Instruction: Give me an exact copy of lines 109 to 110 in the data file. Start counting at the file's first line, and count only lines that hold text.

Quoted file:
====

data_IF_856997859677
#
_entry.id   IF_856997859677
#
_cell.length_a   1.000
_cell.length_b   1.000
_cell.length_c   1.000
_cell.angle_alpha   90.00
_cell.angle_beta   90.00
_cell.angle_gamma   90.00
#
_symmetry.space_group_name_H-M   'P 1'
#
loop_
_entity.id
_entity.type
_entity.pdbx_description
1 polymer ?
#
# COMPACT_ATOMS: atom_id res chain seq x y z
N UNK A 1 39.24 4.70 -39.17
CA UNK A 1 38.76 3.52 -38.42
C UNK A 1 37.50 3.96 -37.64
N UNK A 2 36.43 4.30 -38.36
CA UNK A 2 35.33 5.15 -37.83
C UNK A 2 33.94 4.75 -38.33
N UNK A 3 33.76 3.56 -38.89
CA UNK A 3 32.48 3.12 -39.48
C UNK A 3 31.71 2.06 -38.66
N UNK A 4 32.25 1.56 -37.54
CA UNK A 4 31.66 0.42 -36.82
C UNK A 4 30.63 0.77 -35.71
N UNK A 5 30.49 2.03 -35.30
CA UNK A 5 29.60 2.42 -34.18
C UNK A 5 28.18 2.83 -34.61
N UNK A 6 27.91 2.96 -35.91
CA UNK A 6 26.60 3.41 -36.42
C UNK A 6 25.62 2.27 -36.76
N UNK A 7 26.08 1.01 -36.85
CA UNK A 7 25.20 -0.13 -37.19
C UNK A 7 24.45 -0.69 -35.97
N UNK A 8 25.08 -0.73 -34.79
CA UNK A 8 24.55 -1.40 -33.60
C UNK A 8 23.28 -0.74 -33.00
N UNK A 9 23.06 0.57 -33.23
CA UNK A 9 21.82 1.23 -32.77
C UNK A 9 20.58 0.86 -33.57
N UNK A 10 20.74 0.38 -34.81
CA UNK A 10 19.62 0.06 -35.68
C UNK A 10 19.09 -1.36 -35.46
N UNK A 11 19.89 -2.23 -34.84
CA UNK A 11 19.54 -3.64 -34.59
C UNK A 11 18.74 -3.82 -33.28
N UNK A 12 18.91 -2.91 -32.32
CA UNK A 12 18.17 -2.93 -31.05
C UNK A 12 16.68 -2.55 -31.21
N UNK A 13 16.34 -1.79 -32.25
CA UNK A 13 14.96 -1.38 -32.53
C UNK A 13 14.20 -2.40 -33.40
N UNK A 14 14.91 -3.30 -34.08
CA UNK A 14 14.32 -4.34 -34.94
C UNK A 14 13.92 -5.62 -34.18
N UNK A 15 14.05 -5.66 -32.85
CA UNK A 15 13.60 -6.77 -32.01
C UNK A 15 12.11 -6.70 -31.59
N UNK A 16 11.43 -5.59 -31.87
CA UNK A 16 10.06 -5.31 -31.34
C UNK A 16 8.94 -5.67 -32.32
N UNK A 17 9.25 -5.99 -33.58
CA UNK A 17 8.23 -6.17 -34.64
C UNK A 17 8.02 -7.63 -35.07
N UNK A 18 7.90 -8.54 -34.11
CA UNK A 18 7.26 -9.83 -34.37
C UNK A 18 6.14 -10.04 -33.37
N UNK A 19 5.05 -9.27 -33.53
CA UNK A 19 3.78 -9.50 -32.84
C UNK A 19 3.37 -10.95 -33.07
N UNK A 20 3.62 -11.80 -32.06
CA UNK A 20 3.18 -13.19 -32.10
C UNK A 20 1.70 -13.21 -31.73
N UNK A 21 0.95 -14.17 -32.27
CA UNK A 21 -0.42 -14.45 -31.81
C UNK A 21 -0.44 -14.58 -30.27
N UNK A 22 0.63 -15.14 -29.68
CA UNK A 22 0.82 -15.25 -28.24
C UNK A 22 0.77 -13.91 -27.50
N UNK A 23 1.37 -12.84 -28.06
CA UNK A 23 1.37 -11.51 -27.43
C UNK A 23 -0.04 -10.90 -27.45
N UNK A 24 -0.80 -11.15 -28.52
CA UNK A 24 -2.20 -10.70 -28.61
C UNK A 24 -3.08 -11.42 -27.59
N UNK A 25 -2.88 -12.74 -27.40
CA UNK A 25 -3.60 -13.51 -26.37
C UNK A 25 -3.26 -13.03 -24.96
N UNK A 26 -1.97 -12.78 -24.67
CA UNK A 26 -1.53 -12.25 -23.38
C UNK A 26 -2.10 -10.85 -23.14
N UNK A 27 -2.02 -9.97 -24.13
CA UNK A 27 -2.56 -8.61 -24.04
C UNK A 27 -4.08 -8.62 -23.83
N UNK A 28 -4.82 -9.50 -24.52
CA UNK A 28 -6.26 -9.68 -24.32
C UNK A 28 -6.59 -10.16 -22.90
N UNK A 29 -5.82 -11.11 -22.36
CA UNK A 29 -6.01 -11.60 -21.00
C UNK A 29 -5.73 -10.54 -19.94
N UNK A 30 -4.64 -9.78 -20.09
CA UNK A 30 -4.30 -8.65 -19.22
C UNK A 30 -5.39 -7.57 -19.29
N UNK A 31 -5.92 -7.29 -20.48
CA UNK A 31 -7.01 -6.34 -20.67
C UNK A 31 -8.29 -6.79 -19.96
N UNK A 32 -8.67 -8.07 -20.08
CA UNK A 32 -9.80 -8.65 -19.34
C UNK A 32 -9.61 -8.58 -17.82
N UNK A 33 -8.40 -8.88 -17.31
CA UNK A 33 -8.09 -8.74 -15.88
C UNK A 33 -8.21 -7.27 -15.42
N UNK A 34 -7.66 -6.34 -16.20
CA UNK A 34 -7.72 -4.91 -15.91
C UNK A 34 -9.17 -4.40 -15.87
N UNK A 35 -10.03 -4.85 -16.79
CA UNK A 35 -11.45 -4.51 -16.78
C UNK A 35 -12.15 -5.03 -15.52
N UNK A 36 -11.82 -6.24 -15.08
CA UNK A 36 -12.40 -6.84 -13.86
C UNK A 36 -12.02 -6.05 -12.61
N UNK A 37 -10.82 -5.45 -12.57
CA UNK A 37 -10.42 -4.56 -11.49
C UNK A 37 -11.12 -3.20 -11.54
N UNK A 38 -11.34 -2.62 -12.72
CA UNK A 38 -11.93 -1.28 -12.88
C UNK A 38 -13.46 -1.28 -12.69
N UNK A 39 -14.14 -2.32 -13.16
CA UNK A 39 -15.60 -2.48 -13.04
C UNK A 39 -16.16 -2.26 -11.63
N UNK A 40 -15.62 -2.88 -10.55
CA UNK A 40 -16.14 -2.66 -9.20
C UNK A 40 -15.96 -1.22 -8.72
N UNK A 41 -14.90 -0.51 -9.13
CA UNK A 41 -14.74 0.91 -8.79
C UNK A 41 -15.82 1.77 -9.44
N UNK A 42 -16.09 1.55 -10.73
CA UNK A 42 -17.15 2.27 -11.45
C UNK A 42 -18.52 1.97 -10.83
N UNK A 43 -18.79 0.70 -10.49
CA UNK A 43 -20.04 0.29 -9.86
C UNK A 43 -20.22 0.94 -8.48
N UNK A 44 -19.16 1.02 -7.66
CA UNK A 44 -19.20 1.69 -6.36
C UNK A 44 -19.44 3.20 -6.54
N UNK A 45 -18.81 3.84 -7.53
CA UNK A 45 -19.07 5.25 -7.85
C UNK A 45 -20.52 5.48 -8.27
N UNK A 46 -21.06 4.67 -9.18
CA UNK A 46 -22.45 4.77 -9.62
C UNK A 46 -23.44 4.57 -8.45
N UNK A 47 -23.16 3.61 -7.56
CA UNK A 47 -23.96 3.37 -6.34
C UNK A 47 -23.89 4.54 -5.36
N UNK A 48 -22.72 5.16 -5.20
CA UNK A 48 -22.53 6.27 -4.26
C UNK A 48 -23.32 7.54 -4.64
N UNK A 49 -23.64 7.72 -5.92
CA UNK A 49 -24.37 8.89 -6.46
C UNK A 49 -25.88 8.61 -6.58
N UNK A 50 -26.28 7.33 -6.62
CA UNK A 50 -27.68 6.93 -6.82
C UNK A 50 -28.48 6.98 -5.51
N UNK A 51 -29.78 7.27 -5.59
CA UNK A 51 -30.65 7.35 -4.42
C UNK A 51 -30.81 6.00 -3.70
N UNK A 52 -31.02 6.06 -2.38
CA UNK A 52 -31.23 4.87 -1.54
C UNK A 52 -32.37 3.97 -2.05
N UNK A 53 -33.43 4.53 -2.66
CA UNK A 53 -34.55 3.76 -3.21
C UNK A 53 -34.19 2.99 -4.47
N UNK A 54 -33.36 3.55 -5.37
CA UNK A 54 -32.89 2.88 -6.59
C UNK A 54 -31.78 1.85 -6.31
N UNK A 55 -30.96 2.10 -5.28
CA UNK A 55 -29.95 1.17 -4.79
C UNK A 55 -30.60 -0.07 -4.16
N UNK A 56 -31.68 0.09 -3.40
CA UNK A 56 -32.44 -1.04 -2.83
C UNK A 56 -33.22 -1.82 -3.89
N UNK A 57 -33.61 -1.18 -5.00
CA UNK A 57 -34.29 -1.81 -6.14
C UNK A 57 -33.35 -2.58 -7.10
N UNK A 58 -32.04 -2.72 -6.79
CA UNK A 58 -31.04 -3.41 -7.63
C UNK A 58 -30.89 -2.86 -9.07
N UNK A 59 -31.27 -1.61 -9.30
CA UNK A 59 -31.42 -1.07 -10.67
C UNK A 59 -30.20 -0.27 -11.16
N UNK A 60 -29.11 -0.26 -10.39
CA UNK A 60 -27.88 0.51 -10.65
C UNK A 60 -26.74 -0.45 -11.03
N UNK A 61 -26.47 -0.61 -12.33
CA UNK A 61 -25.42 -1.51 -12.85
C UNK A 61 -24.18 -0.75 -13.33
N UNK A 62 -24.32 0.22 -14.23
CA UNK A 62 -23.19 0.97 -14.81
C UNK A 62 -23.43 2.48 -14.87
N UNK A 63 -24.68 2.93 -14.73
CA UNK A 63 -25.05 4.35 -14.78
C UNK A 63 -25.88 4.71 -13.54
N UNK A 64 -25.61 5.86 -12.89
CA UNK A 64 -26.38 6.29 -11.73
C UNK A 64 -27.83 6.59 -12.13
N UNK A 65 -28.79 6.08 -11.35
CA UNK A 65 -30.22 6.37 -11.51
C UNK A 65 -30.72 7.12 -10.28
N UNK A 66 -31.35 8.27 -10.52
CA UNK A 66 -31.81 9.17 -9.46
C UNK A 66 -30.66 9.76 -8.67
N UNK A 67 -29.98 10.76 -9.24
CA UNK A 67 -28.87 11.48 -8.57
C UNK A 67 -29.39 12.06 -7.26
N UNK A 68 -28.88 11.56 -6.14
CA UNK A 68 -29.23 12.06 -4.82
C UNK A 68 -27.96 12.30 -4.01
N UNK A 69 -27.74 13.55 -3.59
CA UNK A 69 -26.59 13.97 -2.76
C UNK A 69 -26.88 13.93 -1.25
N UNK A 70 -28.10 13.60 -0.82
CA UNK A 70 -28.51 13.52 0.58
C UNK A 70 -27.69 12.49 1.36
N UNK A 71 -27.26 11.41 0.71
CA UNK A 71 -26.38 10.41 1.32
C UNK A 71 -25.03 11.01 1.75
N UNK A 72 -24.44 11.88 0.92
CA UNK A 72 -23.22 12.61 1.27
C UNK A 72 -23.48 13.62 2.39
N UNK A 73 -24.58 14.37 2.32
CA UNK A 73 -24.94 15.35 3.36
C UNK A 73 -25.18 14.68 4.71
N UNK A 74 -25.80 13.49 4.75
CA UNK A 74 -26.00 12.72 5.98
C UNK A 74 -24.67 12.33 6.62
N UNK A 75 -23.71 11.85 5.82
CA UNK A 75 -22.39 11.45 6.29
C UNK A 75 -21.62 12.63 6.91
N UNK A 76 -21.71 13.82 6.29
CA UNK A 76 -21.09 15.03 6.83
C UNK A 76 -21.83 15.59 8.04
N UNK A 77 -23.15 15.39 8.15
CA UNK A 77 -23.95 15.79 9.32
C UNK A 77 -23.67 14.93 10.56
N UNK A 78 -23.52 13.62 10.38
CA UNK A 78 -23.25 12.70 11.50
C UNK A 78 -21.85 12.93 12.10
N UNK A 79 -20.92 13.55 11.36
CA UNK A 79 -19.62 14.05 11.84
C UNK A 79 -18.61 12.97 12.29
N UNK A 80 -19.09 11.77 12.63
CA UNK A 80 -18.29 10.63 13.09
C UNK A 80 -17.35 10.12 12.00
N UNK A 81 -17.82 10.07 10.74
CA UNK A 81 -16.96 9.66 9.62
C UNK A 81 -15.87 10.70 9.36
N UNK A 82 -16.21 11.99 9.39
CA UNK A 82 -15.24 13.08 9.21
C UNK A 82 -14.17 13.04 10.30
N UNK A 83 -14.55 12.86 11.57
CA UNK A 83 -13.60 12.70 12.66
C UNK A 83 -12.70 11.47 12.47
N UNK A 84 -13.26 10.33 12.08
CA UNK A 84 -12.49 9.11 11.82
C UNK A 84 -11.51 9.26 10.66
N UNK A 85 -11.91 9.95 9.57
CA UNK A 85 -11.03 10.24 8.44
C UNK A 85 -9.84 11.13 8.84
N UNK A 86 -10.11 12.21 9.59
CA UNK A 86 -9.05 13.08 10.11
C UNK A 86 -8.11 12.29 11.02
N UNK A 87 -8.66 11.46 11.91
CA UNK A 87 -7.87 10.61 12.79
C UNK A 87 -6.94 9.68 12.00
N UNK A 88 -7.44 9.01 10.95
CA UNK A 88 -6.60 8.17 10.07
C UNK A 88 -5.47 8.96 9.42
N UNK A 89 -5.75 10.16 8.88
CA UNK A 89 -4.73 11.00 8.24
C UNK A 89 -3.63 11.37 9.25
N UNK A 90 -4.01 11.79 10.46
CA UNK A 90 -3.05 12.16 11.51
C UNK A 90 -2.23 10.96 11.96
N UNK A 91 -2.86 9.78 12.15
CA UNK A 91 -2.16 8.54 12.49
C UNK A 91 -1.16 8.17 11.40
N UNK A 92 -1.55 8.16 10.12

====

CA UNK A 30 -4.30 -8.65 -19.22
C UNK A 30 -5.39 -7.57 -19.29